"WHERE IS SHE YOU SCABBISH KNAVE?" I cried, nearly throttling the man caught within my machine-like grasp. He was short and frightened looking, a perturbed brow fitting neatly between dark, shell-like hair and gold-rimmed spectacles. The spectacles decorated a round, boyish face with freckles and a short rubbery nose compacted even further by my menacing pointer digit. The rest of his body disappeared beneath a red apron, embroidered with white lettering mostly blotted out by the harsh imposition of my left elbow.
"I. . . I don't know," he stuttered, causing me to widen my gaze and flare my nostrils, like a bull sizing up its next charge.
"You do know! You know everything! It says so right here!"
I menaced him with a button I had previously ripped from his lapel. It was bright and yellow and said "Ask me! I can help!"
I tightened my grip on his collar and lifted his gaze to meet mine. His eyes rolled up and he passed out. Inconsiderate.
I gently stowed the unconscious clerk beneath a shelf of rainbow colored cereals of dubious nutritional merit, and brushing aside some drool on my shirt, resumed a towering stance above him.
"This is not going to work if I strangle the informants," I murmured to myself thoughtfully, "I need to tie them up and torture them. But that means. . . the adhesive aisle."
Laying hold of the shelving I propelled myself up, up, up until I stood on top with a view that encompassed the entire store. I scoured the shelves for duct tape, cattle prods, anything to aid me in my cause. Then I saw something that rattled my knees and froze my skin. A woman was putting all the fudge bars in her cart. "HEY!" I shouted. I shoved off from my perch atop the cereals. "HEY, MY WIFE WAS GOING TO GET THOSE!"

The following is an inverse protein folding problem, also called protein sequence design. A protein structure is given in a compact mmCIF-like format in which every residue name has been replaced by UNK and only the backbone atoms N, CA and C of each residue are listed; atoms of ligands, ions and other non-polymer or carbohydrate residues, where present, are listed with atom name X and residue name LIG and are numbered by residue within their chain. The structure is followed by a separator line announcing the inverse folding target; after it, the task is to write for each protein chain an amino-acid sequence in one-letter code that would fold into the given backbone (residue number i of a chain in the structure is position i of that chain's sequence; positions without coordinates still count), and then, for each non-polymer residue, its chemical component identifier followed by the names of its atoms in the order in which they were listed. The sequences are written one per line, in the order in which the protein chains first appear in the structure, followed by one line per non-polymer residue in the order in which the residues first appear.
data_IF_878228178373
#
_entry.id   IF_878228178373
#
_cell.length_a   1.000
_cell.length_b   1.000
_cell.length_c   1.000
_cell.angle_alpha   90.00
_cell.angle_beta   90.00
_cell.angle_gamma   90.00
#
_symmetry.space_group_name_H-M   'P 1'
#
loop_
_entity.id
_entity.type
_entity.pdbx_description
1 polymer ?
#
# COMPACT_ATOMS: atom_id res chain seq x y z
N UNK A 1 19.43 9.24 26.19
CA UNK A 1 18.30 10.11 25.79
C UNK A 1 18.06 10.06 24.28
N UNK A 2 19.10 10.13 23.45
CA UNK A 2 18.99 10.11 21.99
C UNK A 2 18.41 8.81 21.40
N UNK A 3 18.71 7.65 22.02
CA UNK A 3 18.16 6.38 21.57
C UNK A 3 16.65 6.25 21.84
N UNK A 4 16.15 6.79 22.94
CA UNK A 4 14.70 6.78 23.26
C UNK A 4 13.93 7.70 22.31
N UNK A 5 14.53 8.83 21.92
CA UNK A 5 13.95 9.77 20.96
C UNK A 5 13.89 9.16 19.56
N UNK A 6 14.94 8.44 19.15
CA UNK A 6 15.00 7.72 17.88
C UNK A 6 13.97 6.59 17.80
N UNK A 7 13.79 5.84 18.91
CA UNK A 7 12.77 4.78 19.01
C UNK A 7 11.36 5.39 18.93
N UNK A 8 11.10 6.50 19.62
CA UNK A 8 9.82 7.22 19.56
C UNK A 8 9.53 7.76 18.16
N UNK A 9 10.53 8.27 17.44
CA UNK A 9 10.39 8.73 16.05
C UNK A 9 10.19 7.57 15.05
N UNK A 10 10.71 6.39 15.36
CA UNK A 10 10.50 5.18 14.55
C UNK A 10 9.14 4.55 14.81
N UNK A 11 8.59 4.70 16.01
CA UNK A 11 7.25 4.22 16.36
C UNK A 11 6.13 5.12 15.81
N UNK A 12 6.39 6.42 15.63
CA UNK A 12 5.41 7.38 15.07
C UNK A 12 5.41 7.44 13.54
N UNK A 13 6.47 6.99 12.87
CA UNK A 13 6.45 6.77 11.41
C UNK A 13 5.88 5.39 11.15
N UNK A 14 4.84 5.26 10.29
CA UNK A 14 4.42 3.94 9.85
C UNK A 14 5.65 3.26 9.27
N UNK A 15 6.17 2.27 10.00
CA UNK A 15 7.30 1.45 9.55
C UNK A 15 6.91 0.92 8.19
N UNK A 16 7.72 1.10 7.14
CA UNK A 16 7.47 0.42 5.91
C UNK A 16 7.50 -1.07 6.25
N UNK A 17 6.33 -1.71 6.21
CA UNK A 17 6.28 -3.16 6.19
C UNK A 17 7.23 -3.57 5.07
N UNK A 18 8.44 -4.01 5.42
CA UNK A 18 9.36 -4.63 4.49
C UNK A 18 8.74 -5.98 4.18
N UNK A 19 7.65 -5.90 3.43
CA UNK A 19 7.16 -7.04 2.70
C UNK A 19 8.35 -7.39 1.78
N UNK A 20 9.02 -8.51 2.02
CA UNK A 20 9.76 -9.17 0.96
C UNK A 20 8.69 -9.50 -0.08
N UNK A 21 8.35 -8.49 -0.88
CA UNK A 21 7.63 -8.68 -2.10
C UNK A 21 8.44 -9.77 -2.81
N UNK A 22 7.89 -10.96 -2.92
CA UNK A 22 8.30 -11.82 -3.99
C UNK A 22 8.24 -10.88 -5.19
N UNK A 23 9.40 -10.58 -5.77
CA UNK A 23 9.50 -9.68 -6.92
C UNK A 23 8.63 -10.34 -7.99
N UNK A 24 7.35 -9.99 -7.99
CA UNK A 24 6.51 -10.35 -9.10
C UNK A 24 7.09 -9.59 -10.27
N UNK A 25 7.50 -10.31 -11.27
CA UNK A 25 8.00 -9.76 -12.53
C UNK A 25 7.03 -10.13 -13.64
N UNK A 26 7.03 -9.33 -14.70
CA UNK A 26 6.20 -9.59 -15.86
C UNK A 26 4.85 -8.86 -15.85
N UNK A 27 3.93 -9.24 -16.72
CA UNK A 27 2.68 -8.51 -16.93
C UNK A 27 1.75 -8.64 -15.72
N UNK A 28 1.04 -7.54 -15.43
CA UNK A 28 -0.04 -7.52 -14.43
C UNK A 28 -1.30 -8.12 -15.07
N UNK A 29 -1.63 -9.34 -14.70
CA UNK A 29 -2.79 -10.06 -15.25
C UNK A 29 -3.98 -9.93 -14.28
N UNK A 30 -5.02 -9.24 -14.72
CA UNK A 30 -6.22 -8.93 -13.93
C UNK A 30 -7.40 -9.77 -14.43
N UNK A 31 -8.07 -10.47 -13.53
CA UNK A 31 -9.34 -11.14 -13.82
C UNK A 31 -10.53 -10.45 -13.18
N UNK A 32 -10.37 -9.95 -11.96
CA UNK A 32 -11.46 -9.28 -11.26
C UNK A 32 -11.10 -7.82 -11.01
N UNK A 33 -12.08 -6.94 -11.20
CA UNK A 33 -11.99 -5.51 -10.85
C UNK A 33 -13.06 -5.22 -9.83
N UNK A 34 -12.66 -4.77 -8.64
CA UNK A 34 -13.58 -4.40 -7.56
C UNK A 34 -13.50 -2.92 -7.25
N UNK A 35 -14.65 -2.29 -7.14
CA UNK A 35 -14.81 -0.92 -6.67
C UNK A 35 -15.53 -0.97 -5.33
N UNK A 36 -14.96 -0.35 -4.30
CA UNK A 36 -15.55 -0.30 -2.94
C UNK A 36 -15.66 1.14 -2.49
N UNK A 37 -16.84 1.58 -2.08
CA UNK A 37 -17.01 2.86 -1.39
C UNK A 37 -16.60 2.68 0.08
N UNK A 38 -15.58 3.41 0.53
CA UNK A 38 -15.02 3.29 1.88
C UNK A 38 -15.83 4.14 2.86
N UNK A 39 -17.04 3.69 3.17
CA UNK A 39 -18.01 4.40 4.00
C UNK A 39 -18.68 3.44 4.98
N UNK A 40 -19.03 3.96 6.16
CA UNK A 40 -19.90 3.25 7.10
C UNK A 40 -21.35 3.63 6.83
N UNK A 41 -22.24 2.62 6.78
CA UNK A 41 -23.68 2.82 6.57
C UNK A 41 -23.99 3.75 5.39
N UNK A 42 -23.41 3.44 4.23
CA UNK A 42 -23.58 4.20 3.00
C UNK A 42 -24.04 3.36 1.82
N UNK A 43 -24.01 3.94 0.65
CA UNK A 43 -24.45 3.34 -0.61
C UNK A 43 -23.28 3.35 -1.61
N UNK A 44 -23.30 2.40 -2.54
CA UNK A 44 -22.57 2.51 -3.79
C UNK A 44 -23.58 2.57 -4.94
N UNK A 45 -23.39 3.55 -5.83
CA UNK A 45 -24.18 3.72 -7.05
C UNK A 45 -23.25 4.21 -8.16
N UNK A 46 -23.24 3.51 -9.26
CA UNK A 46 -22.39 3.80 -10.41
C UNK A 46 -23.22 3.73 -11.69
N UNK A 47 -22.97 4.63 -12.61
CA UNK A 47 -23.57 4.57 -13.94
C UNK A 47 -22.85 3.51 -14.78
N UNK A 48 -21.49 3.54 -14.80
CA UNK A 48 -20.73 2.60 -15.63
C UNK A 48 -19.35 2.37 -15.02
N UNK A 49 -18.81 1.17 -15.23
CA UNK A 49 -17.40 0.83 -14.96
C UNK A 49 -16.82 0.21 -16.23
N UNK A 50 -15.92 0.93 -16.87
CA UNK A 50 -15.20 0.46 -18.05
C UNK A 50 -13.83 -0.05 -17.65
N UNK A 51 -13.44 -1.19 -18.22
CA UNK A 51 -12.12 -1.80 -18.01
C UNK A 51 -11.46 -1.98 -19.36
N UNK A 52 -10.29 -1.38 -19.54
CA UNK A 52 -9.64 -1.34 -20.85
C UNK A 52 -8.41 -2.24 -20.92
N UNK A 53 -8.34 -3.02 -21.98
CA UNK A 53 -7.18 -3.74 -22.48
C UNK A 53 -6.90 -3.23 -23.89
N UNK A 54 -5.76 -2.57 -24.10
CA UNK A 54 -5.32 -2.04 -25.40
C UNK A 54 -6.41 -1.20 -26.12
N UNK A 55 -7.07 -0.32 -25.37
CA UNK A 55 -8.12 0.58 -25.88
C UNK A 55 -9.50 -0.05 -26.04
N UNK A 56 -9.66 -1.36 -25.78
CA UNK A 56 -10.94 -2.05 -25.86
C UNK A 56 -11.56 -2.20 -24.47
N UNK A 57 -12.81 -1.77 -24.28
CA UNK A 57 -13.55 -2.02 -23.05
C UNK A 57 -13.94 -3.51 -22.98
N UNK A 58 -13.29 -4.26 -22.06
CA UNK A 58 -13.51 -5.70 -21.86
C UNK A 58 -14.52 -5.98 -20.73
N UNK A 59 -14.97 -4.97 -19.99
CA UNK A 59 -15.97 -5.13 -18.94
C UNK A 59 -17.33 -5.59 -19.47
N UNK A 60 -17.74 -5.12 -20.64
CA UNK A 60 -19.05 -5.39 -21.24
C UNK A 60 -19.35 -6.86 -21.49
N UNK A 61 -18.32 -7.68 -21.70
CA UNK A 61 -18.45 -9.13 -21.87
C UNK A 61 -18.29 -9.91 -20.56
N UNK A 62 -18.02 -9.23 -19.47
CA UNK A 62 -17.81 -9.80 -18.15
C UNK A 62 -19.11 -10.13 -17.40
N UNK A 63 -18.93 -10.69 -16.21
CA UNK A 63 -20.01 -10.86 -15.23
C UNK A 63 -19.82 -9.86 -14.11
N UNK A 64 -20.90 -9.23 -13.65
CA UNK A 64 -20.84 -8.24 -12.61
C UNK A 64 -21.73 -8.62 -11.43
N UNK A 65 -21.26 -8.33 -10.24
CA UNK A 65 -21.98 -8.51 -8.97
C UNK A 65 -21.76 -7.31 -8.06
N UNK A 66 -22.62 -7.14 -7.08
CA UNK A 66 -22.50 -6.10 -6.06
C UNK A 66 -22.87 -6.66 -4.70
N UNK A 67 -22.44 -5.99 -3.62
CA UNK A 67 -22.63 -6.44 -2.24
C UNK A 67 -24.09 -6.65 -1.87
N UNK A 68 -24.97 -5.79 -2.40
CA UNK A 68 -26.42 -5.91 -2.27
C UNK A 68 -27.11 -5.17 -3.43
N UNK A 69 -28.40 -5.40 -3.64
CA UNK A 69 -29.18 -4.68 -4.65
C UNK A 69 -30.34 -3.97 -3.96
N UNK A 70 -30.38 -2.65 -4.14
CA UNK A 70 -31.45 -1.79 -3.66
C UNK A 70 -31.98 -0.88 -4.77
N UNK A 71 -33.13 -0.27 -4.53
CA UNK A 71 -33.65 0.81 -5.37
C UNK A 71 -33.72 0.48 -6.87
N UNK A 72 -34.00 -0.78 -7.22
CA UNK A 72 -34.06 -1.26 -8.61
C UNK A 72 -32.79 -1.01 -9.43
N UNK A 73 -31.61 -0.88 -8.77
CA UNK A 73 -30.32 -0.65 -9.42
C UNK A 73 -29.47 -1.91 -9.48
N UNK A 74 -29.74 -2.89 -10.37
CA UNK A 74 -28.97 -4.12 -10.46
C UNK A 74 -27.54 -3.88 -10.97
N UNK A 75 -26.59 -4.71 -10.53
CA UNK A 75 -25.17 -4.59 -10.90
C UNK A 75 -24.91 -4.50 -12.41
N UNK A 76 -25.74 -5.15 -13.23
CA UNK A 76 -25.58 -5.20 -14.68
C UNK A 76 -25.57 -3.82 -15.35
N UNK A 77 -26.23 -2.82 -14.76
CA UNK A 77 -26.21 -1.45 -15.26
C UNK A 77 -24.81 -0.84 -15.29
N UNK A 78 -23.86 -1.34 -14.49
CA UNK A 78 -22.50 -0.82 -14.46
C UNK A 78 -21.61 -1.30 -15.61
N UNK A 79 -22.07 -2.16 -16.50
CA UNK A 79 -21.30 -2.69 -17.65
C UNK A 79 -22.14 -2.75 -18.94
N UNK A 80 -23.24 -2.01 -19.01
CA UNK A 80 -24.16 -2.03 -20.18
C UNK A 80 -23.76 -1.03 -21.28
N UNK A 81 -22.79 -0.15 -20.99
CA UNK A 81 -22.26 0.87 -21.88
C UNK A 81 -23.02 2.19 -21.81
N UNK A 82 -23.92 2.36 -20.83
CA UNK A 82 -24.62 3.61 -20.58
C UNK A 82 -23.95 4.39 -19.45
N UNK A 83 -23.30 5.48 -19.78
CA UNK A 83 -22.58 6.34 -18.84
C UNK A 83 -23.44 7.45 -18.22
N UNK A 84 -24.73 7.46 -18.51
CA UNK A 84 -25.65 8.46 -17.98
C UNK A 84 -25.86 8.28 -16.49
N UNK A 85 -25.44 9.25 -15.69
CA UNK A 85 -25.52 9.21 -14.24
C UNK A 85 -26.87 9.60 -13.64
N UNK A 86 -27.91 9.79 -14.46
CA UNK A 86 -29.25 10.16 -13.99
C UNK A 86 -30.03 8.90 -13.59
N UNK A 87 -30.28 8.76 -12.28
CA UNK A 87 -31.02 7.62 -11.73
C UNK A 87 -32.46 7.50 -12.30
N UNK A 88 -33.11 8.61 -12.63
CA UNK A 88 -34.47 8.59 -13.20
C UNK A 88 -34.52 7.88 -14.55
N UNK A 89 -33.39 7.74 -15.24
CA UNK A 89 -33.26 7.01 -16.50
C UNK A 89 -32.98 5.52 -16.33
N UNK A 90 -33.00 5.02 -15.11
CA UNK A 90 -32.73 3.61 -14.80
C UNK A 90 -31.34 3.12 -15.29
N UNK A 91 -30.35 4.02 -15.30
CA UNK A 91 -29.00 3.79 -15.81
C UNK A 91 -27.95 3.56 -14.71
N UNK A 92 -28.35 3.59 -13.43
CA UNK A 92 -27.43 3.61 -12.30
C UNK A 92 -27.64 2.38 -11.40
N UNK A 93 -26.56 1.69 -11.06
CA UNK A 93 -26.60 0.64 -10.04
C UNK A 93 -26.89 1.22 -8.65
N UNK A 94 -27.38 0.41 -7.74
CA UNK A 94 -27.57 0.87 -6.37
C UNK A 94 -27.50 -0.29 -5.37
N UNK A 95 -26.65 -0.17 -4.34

Landing deftly I sank into the linoleum and sprang into a charge down the aisles toward the imperiled fudge bars. I imagined a terrible alien maw gnashing them to bits, capturing the remnants with a dripping red tongue and forcing them back into an unwholesome esophagus. Meanwhile, the rack where I might have purchased them for myself lay desolate. Not on my watch.
While en route I snatched several mops to employ as weaponry. I helmed myself with a bucket, but lacking eyeholes it was less than I envisioned, and in consequence I barreled through a number of display racks and browsing patrons and their children. Their calls of distress reminded me that war is a grim undertaking. Yet my banner did not waver, for my cause was just.
As I careered into the avenue which housed the fudge bars I was shook to see their shelf was as empty as I feared. But before despair overcame me I caught glimpse of a cart brimming with the errant boxes. I extended my gaze to a woman, the thief, the warmonger, and wait, no, she was merely my wife. She must have fended off the interloper and recaptured the prize. This reminded me that I had been looking for her.
My wife forced me to remove my adopted raiments of war and accompany her to the checkout aisle. I demurred. As we were leaving a group of police constables burst into the store, shouting something about a madman on the loose. I almost corrected them that it was madwoman poaching fudge bars, but my wife gave me a look which said the matter was well-in-hand.